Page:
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The Amazon Rainforest This work has been published in the Teen Ink monthly print magazine.

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     The depths of the Amazon rainforest sound like a magical place and I dreamed of exploring its canopies and every inch below, but after spending four days there, I don’t think I will ever again lie awake at night preoccupied with forest fantasies. If anything, I will be plagued with nightmares of those towering trees in Ecuador.

I spent spring semester sophomore year as a student in The Traveling School, an all-girls school that runs trips to Asia, South America, New Zealand and Africa. There was no location offered that excited me more than a jungle adventure.

I woke up with my face planted in the mosquito net and flailed, trying to untangle myself from its handcuffs of mesh. Once free, I reached for my headlamp and took careful steps toward the door. Outside, a medley of insects played their well-rehearsed tune, amplified with my acute consciousness of the night in the frightening Amazon. I darted for the bathroom, unreasonably fearing a jaguar in the shaded trees, or worse, a sneak attack by a monkey.

During the previous week, all eight of us students had developed a fear of the animals we used to find cute and cuddly. The monkey became a disgusting creature after I watched it pee on the coffee mugs at breakfast and do things I never wanted to see monkeys do. Monkeys in the Amazon entertain themselves by jumping on your back, pulling your hair, stealing your glasses, and then trying to mate with the nearest inanimate object. One girl, Meg, had warned us of the horror of monkeys after having a dream where she was hacked to death by a machete-carrying primate. We laughed at her until we became objects of desire for the furry little perverts.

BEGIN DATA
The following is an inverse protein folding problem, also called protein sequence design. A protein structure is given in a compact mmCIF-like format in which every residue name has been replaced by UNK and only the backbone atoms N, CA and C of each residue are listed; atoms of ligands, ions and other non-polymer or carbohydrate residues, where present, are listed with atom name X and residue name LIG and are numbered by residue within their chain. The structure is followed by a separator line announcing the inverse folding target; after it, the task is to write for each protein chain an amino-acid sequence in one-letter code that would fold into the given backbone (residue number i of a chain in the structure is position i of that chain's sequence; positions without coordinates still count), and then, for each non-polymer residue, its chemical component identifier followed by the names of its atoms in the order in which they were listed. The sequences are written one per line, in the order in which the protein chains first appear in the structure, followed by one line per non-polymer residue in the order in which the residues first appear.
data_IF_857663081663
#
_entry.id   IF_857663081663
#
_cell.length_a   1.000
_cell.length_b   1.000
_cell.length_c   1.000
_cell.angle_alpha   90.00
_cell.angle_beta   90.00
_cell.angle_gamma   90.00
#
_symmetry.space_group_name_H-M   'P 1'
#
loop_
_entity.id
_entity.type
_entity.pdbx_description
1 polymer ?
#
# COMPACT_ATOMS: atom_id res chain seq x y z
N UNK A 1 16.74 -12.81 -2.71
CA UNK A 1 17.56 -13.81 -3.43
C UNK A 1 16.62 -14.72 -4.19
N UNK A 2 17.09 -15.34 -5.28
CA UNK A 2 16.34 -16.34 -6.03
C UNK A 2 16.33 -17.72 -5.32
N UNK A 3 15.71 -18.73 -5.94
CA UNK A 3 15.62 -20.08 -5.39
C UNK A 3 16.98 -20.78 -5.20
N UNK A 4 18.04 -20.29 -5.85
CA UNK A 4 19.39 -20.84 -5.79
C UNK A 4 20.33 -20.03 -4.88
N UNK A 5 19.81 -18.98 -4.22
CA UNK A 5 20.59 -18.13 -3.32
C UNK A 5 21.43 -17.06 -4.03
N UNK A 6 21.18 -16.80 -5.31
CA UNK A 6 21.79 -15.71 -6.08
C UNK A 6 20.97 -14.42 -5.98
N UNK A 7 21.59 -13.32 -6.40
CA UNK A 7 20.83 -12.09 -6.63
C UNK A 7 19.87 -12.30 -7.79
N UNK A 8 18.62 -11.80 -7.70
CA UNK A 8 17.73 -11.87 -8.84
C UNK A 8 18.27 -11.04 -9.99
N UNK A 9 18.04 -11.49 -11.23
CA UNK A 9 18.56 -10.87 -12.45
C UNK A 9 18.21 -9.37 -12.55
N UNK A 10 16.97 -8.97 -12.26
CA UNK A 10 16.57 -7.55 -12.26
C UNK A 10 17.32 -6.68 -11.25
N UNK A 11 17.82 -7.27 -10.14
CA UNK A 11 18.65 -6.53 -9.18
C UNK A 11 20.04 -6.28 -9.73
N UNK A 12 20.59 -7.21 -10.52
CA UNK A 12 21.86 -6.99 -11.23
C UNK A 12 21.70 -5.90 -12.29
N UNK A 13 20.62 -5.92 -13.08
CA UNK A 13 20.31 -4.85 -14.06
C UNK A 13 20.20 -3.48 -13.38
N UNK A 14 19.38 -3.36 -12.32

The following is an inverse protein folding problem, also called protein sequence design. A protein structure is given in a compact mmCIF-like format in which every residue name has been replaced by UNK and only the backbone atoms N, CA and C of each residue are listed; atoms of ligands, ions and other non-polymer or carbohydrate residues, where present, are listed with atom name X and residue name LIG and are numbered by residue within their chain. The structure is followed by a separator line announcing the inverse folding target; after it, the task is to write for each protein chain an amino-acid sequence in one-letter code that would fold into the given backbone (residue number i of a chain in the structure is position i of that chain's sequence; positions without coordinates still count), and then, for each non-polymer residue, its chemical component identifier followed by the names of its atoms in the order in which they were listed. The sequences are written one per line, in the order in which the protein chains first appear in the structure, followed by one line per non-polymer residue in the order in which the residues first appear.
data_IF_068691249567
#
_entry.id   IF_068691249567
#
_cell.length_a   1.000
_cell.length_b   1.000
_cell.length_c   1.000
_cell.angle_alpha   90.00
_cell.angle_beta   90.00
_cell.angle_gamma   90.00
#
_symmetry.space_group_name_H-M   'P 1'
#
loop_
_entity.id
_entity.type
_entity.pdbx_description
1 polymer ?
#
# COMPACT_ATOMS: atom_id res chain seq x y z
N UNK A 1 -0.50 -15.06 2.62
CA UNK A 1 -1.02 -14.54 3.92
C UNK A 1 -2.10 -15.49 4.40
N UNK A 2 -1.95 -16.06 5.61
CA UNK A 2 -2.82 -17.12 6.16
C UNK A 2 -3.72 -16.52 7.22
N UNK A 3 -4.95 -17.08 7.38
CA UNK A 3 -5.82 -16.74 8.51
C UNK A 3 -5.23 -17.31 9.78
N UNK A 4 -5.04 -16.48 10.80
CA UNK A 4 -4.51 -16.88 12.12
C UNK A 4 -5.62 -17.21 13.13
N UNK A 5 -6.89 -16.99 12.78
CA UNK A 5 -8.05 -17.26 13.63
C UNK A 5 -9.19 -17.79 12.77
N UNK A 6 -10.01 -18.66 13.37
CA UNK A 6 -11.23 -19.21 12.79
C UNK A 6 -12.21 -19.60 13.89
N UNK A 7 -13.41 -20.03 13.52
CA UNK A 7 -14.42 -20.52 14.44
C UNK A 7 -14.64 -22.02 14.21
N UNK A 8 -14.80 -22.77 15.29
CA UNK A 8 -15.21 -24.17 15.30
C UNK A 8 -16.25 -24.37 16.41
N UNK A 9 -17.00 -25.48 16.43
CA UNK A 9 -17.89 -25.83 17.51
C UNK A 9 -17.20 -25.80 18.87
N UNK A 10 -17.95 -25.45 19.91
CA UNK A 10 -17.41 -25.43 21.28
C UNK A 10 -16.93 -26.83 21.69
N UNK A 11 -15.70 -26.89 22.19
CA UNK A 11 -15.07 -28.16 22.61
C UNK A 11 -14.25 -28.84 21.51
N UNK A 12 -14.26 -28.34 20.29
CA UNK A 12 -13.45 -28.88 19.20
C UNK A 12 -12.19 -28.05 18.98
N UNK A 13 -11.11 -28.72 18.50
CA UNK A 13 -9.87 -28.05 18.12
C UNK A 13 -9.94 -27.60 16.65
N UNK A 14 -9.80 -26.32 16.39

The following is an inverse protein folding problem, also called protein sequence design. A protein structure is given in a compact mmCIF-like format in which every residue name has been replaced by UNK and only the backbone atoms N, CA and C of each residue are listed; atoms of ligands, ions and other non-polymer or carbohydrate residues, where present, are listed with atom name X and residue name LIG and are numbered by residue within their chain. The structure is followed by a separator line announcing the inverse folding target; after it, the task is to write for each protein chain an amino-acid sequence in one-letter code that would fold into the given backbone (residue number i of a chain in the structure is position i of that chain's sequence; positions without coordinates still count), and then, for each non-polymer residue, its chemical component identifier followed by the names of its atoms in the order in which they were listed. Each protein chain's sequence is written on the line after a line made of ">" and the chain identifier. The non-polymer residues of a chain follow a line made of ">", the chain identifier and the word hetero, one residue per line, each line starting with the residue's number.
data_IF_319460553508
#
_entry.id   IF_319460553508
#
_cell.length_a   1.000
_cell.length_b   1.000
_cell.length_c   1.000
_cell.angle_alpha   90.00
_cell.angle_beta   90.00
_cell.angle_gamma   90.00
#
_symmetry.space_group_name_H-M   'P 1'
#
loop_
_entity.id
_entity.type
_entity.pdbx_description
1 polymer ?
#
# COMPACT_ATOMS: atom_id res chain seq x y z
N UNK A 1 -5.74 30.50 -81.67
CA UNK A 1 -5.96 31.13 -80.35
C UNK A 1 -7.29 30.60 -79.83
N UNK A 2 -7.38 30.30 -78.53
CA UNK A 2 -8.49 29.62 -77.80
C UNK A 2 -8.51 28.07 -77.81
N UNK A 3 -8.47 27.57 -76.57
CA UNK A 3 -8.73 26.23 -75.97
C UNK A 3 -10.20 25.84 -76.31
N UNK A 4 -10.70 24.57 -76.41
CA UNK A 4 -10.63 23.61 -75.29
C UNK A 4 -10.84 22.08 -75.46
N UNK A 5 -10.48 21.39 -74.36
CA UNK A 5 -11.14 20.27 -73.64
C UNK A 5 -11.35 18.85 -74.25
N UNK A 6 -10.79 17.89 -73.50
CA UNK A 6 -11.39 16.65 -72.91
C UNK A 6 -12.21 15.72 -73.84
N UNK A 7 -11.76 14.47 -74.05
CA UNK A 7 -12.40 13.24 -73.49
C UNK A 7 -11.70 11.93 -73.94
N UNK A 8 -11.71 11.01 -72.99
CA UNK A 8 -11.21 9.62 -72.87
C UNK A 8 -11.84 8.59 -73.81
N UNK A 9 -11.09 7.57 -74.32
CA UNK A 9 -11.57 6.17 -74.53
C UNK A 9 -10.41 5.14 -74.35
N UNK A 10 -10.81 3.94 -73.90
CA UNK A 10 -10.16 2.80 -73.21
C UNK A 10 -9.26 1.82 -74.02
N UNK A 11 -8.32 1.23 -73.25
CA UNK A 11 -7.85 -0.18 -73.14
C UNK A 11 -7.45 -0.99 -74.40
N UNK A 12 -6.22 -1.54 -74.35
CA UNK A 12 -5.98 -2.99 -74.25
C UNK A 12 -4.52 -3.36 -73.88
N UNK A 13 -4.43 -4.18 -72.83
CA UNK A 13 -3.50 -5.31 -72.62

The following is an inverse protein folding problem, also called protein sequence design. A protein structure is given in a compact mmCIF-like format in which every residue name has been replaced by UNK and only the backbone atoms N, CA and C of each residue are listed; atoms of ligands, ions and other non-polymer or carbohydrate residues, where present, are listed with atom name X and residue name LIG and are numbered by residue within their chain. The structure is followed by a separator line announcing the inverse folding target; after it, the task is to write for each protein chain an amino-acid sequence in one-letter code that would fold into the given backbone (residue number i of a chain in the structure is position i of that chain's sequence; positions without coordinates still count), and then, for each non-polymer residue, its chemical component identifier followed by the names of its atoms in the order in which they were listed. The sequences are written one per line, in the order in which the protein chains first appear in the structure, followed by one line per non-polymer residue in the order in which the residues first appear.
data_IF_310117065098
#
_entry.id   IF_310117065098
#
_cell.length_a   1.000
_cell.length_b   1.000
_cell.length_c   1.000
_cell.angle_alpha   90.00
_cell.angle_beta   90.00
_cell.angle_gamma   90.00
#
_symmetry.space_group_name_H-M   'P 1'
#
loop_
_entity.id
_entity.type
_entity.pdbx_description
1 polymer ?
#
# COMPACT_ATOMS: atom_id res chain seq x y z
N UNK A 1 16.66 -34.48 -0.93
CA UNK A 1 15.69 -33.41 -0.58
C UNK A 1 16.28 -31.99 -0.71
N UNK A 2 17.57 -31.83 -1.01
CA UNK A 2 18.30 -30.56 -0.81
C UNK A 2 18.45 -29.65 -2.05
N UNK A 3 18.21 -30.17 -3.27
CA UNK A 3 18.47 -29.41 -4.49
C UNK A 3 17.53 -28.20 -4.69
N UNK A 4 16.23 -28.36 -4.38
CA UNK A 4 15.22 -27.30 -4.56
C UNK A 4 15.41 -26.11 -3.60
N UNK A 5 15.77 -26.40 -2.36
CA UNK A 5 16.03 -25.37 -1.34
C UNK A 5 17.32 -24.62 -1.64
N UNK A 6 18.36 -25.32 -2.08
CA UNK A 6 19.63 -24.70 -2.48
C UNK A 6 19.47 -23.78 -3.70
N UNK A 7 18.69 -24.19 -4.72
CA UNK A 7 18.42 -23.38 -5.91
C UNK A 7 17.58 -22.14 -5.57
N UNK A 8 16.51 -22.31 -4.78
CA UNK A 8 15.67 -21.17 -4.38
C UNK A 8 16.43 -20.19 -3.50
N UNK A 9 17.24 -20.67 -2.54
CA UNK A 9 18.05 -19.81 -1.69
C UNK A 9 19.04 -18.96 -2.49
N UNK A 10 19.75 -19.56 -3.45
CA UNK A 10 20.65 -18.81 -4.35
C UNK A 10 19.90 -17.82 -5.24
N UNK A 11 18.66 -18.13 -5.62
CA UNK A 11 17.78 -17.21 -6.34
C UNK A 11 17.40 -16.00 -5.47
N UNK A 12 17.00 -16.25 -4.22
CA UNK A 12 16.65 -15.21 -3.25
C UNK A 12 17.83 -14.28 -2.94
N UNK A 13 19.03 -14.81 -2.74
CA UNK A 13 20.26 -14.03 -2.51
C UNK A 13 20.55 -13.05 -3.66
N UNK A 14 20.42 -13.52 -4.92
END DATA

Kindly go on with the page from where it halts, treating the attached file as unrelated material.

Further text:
Once I made it to the bathroom, I shined my light in all the corners, illuminating a three-inch cockroach scrambling across the floor and occasionally running into the wall. I closed my eyes, took a deep breath, did what I needed to do with the door left open out of fear, and ran back to my bed.

Back in my imprisoning net, I lay awake for an hour anticipating the next day. It had been described as “the longest day of your life,” but I couldn’t imagine that. This was the rainforest, not the 16,000-foot Andes Mountains I was going to be well acquainted with by the end of my trip. Little did I know, when I packed my bag filled with bug spray, a sandwich, and two Nalgene bottles of orange iodine water, that two hours later I would desperately wish to be curled up on the bathroom floor coordinating my own drunken cockroach circus.

Dressed in unseasonably warm clothing to protect us from the sun and insects, we were led into the thick forest by a tricky man, Jerson, famous for his convincing lies and ability to freak out girls from Montana. And yet despite this, all 12 of us, including the teachers, were burning with passion in our corazones for him. None of us could resist his rippling muscles that could climb a smooth tree in flip flops, build a raft from five logs with no more than a piece of string and his hands, and throw around a machete like none other. If he were four inches taller, I am positive someone would have kidnapped him and smuggled him to the States.

“Solo cuatro horas,” Jerson said, and, of course, I believed him.